Another warning whistle came, and from afar down in the depths below the hull there came a few blows of a sledge hammer. But there were only a few. All the unnecessary parts of her cradle had been knocked out earlier in the day. She was resting in a sliding cradle, weighing 500 tons, that was to go into the river with her.

The real work of starting that 13,500 ton mass was being done by the hand of Naval Constructor Stocker, who was releasing the great hydraulic trigger. For ten minutes the christening party in their little close-packed rostrum, built about the ship’s prow stood waiting.

Close beside Miss Ross and her mentor Otterson stood another man, with his ear to a telephone. Before the party was aware of it word came to him that all was clear.

Then the leviathan began to move. Unless you had the edge of the prow in line with some stationary object that  first movement was imperceptible. There was a fraction of a second of this stealthy beginning before the crowd saw that the great hulk was going. It seemed almost inconceivable that such a mass could really move. But it did; there came a sudden quickening of her movement, and everyone saw that she was going.

A shout went up, and then Miss Ross smashed the christening stuff against the great wall of steel slipping away from her. There was a white, feathery spout of the champagne, and with rapidly increasing speed the Arizona went down the ways.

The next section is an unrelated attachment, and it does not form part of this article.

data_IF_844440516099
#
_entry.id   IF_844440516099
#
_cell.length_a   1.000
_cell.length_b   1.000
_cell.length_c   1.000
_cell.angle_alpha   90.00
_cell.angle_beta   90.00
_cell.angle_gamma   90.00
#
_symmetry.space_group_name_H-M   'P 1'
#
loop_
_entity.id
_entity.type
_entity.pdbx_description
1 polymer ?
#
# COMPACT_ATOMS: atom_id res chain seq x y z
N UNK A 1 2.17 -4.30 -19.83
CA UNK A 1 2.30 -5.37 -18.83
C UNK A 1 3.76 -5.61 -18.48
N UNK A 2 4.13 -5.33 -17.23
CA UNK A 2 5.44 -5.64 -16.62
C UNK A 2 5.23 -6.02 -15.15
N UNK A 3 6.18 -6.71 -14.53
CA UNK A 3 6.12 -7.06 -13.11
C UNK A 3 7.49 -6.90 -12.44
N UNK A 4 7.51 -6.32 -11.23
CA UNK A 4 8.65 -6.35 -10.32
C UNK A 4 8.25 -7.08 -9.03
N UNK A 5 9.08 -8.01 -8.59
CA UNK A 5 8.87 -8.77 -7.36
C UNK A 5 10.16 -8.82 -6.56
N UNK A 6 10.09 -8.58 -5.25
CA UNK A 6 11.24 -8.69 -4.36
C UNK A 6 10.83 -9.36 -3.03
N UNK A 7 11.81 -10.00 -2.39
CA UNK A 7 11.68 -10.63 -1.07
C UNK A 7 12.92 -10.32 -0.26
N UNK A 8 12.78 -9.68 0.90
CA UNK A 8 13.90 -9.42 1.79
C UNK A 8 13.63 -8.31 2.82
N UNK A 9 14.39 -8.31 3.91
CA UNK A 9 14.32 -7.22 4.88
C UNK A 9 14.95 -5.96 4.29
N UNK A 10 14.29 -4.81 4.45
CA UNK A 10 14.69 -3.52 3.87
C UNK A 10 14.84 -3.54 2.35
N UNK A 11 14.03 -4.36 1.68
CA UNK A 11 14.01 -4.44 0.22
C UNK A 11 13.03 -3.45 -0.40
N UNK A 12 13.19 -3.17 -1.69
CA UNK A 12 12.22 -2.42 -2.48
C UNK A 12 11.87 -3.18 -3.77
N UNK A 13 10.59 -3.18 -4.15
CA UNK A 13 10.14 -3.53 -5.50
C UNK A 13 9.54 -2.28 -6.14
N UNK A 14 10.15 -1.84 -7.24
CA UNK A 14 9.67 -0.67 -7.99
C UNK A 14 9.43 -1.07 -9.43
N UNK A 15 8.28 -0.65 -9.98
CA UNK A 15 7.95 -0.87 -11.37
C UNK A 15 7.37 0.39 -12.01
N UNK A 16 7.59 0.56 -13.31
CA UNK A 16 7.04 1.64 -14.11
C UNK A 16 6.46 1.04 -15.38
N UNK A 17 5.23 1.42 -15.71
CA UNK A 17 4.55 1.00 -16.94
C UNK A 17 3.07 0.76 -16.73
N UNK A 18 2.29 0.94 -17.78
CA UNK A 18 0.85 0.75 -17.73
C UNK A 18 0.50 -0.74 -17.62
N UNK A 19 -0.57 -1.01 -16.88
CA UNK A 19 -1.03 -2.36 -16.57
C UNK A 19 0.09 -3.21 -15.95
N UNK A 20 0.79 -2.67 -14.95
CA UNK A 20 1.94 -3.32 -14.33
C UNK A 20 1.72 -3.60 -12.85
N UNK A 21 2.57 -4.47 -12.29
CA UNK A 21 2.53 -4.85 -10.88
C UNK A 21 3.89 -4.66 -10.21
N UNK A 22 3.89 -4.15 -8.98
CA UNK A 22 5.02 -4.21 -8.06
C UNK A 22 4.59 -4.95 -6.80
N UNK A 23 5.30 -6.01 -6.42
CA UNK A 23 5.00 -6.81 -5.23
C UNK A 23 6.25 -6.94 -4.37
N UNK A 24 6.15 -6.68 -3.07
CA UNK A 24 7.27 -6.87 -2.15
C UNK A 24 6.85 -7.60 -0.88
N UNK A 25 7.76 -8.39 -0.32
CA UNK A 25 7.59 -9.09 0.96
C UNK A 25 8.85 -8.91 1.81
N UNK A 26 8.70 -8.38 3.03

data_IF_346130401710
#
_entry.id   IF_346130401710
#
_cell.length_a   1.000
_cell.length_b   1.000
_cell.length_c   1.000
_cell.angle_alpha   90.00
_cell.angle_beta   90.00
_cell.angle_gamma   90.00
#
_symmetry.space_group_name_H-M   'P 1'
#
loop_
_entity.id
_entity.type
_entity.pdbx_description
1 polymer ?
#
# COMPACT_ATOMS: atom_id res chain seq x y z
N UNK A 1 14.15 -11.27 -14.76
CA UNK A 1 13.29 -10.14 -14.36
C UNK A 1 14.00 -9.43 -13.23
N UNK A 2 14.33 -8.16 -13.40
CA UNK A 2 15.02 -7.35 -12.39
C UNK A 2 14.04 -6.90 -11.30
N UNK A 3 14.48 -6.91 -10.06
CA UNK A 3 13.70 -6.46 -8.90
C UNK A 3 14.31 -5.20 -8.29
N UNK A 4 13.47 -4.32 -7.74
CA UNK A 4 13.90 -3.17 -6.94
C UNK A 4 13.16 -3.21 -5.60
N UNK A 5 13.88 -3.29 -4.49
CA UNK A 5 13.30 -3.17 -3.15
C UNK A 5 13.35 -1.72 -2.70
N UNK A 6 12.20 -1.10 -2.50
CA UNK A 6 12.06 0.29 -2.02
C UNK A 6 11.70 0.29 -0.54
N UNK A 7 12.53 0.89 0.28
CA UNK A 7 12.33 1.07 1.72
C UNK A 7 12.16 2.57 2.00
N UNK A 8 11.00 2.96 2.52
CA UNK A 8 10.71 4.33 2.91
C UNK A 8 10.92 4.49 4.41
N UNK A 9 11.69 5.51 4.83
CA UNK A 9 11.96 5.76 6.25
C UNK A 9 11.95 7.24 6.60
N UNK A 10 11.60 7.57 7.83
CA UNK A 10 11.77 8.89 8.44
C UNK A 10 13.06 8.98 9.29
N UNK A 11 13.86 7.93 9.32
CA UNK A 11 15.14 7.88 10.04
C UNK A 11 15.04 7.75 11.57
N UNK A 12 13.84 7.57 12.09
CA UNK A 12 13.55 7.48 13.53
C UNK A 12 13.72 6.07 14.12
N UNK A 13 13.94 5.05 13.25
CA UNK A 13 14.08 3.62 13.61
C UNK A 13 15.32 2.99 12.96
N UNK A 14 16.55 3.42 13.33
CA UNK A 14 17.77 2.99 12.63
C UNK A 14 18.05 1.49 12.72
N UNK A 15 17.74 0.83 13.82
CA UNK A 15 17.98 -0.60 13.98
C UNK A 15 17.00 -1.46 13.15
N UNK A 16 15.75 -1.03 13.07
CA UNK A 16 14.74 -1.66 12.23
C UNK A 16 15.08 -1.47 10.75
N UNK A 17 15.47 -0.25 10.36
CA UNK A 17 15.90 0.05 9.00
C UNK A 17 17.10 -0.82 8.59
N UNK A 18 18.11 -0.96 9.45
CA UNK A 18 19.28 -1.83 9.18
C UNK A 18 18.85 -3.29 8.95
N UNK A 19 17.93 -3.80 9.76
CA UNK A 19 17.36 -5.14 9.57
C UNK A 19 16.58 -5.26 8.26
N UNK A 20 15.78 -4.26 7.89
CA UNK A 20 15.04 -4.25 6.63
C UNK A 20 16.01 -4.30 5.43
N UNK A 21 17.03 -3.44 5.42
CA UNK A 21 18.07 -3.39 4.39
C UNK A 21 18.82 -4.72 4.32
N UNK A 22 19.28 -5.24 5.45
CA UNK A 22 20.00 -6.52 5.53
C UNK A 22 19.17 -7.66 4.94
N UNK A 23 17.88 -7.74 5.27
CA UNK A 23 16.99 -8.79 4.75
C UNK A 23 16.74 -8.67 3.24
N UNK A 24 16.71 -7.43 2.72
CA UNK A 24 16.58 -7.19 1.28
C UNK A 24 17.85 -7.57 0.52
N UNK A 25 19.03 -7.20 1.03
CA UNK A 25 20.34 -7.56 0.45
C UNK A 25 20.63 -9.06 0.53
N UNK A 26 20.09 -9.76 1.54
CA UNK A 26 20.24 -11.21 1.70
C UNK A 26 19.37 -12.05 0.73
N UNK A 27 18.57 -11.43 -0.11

She was so immense with her 608 feet of length she seemed to move by inches when she travelled yards. There was no noise, no swaying, just a steady, irresistible movement of an unbelievably big mass of steel into the water. They say, the men of science who built her, that by the time the Arizona hit the water she was travelling at the rate of fifteen miles an hour, but it did not look possible.

The super dreadnought took the water as easily as a rowboat. A brimming glass on her deck would scarcely have spilled a drop, it seemed, she went so steadily into the water. Then as she was completely in, resting as high and buoyantly as a cork, there was a little dip of her prow, and she swam on serenely out into the river, in a great graceful curve, turning upstream. But not far, for, like a pack of terriers attacking a great boar, a score of tugs closed in about her and snubbed her up. She had displaced 31,400 tons, but only what looked like a little ripple ran over the water as she glided in.

The Arizona slid to the water over two parallel strips of planking 70 inches wide and 600 feet long, built of smoothed timbers nicely joined and strongly braced. The lower ends of these ways extended under water fur 160 feet eleven feet below the surface.